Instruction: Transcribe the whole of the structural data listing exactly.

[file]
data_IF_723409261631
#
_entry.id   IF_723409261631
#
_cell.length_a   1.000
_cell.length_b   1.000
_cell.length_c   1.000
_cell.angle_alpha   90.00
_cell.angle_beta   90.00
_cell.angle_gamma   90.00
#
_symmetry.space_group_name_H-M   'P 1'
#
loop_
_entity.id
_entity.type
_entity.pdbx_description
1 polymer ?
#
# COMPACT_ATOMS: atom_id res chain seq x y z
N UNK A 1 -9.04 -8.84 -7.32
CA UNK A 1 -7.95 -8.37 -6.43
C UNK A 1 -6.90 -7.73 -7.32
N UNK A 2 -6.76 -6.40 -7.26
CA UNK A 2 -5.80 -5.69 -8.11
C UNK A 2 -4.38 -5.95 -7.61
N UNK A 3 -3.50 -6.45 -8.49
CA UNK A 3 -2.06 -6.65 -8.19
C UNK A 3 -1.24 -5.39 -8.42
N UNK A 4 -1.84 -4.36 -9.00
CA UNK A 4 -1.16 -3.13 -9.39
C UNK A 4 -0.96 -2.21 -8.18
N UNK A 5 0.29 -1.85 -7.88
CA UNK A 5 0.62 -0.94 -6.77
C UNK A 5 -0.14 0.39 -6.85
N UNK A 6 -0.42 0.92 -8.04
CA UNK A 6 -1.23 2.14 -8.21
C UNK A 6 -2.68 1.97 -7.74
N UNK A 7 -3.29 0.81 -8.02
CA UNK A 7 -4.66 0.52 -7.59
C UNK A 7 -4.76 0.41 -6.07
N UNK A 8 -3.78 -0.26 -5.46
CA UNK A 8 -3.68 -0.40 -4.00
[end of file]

data_IF_723409261631
#
_entry.id   IF_723409261631
#
_cell.length_a   1.000
_cell.length_b   1.000
_cell.length_c   1.000
_cell.angle_alpha   90.00
_cell.angle_beta   90.00
_cell.angle_gamma   90.00
#
_symmetry.space_group_name_H-M   'P 1'
#
loop_
_entity.id
_entity.type
_entity.pdbx_description
1 polymer ?
#
# COMPACT_ATOMS: atom_id res chain seq x y z
N UNK A 1 -9.04 -8.84 -7.32
CA UNK A 1 -7.95 -8.37 -6.43
C UNK A 1 -6.90 -7.73 -7.32
N UNK A 2 -6.76 -6.40 -7.26
CA UNK A 2 -5.80 -5.69 -8.11
C UNK A 2 -4.38 -5.95 -7.61
N UNK A 3 -3.50 -6.45 -8.49
CA UNK A 3 -2.06 -6.65 -8.19
C UNK A 3 -1.24 -5.39 -8.42
N UNK A 4 -1.84 -4.36 -9.00
CA UNK A 4 -1.16 -3.13 -9.39
C UNK A 4 -0.96 -2.21 -8.18
N UNK A 5 0.29 -1.85 -7.88
CA UNK A 5 0.62 -0.94 -6.77
C UNK A 5 -0.14 0.39 -6.85
N UNK A 6 -0.42 0.92 -8.04
CA UNK A 6 -1.23 2.14 -8.21
C UNK A 6 -2.68 1.97 -7.74
N UNK A 7 -3.29 0.81 -8.02
CA UNK A 7 -4.66 0.52 -7.59
C UNK A 7 -4.76 0.41 -6.07
N UNK A 8 -3.78 -0.26 -5.46
CA UNK A 8 -3.68 -0.40 -4.00